Tim Whitney

Dave Hellyer

Although Clement David Hellyer did many things in his 87 years, bibliophiles will remember Dave as the issuer of catalogues offering sales of books and ephemera about the Grand Canyon and the Colorado River. Founder of Five Quail Books, Dave mailed his first catalogue in 1987 and annually thereafter until he sold the business to gcrg members Dan and Diane Cassidy in 1995. Whether he intended to or not, Dave was responsible for a lot of the increased literary presence and knowledge concerning the Colorado Plateau as he ceaselessly sought to obtain not only the most current imprints but also the hard-to-find publications. The accumulated Five Quail catalogues are the premier source for bibliographic information and value concerning Canyon and River publications.
Born in Glendale, California, Dave earned a Master’s degree in journalism at Columbia University and taught everything from magazine writing to copy editing at San Diego State College and an extension course at University of California San Diego, “An Introduction to Book Collecting.” He was proficient in Spanish and Portuguese and reported award-winning coverage on Latin America for The San Diego Union. He co-authored a book on Latin American journalism, collaborated in writing the book American Air Navigator, and wrote a Writer’s Digest book club offering Making Money With Words, sharing his advice: “You must be in love with the English language, and if you don’t read more than one book every six months, forget it.”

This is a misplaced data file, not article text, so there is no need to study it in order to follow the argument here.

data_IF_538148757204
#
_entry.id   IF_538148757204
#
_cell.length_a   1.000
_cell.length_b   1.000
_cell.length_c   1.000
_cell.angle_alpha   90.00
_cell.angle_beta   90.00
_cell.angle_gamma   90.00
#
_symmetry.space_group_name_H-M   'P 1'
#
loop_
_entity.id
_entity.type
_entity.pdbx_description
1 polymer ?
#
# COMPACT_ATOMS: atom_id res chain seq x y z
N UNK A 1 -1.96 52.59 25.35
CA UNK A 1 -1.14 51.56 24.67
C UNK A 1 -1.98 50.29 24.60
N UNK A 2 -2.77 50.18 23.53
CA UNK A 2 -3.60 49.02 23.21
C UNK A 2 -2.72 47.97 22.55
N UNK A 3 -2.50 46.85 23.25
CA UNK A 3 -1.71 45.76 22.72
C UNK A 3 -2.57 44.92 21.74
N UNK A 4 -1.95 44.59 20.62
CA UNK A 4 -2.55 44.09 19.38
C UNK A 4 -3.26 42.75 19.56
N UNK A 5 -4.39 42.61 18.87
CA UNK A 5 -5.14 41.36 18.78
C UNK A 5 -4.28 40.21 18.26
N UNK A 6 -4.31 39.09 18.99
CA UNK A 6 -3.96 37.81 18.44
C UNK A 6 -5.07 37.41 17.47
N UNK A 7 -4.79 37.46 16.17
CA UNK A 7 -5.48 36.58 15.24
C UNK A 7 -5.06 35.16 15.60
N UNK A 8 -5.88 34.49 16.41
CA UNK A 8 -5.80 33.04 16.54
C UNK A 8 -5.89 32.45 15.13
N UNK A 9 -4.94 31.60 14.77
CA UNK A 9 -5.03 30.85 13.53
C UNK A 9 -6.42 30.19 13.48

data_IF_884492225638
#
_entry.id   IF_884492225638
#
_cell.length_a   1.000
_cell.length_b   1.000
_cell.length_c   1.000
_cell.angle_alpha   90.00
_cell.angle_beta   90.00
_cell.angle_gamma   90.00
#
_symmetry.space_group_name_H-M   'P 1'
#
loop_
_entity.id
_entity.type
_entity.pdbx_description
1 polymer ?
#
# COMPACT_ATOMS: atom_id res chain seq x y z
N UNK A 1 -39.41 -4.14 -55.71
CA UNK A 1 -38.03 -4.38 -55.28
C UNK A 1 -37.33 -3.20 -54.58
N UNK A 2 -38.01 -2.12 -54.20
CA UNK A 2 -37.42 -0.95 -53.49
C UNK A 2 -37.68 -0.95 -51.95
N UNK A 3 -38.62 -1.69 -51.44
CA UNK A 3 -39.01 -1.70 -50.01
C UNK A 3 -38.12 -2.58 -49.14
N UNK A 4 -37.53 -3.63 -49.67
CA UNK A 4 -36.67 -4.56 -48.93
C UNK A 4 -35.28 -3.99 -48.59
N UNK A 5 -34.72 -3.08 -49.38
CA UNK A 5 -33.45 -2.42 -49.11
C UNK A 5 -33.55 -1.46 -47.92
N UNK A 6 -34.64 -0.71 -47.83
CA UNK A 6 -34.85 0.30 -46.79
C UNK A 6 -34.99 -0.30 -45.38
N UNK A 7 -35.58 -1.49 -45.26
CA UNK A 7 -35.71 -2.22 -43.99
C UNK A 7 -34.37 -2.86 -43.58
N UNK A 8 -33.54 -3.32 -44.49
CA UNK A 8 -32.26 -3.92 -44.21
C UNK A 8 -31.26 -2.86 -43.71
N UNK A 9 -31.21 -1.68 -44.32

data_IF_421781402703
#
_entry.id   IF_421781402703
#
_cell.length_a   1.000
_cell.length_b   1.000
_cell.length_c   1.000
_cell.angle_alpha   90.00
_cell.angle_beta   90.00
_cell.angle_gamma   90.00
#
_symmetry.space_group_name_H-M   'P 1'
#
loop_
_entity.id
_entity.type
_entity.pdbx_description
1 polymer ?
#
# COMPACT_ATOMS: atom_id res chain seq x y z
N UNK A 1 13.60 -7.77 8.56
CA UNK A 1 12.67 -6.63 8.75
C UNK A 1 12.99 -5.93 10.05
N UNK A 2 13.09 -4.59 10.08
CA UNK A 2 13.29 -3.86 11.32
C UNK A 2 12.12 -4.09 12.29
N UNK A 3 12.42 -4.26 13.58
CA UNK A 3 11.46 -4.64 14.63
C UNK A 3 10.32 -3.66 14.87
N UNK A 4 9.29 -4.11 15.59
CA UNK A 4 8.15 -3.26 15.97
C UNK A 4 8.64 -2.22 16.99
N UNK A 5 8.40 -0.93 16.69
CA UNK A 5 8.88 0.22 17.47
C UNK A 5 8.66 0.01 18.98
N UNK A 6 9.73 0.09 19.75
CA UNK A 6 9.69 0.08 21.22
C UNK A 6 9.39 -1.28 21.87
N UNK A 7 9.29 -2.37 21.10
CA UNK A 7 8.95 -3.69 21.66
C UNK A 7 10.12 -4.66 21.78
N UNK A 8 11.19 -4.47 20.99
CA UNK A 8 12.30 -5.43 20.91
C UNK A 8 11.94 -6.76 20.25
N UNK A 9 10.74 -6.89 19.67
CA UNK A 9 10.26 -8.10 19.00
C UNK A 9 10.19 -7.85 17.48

I never met Dave in person, but knew him from numerous phone calls and correspondence since just prior to his issuing his first catalogue. In my search fpr out-of-print books, Dave and I bought and sold books to each other many times over the years. As the Special Collections Librarian at nau, I could always rely on Dave to find much obscure Colorado Plateau material for the Cline Library.
After selling Five Quail Books, Dave continued the book business with his daughter as Bee Creek Books, embracing the latest technology and selling general Western Americana, rare, and out-of-print books via the Internet and email. On a return from a book buying trip, on November 2 at dusk a passing car
hit Dave near his home in Spring Grove, Minnesota. On November 15th at age 87, book lover and dealer Dave Hellyer issued his last catalogue. Thanks, Dave, for all the fine reading.
Richard D. Quartaroli